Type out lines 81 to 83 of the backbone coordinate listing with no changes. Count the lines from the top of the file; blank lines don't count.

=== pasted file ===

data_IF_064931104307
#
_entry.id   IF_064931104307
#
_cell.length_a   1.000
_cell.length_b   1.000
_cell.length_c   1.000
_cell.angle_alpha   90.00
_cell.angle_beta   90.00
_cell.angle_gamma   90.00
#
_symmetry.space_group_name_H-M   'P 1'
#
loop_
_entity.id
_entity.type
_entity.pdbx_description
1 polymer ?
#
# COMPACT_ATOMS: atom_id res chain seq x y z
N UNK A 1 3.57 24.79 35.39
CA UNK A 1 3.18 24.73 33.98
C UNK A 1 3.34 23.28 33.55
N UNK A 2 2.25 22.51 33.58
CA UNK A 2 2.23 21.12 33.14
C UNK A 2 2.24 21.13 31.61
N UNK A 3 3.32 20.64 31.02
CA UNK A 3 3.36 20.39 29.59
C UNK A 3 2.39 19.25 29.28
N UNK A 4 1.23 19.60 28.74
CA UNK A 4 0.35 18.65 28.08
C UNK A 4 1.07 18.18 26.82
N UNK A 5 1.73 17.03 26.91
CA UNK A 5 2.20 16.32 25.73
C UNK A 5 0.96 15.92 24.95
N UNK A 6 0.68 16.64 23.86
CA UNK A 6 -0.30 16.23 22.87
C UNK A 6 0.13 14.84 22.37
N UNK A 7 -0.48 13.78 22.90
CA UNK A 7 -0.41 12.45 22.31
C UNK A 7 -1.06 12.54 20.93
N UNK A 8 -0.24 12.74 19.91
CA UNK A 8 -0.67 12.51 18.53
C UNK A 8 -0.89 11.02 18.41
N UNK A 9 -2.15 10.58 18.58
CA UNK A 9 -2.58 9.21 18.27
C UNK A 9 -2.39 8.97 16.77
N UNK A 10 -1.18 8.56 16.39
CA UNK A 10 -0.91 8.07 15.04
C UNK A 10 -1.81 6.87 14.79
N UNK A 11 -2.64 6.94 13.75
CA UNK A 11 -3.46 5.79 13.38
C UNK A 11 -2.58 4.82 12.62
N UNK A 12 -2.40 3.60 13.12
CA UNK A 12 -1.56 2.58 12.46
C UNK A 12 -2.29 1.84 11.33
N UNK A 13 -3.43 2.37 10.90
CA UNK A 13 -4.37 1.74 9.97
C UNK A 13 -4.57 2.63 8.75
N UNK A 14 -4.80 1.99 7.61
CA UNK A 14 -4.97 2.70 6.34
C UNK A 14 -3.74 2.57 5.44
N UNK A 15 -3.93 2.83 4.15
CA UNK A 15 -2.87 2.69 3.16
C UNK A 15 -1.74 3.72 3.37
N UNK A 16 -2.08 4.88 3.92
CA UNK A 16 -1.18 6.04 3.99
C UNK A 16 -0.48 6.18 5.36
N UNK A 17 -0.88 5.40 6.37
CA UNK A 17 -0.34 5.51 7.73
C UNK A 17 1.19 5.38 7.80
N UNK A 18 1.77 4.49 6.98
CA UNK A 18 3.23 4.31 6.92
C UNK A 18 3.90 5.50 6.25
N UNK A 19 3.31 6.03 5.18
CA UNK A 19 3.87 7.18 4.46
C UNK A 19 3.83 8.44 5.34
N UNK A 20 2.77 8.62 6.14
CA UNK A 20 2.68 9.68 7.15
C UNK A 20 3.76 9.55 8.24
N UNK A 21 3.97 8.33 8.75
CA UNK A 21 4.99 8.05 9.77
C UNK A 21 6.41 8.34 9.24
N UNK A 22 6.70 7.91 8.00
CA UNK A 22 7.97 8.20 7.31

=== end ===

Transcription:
N UNK A 21 3.97 8.33 8.75
CA UNK A 21 4.99 8.05 9.77
C UNK A 21 6.41 8.34 9.24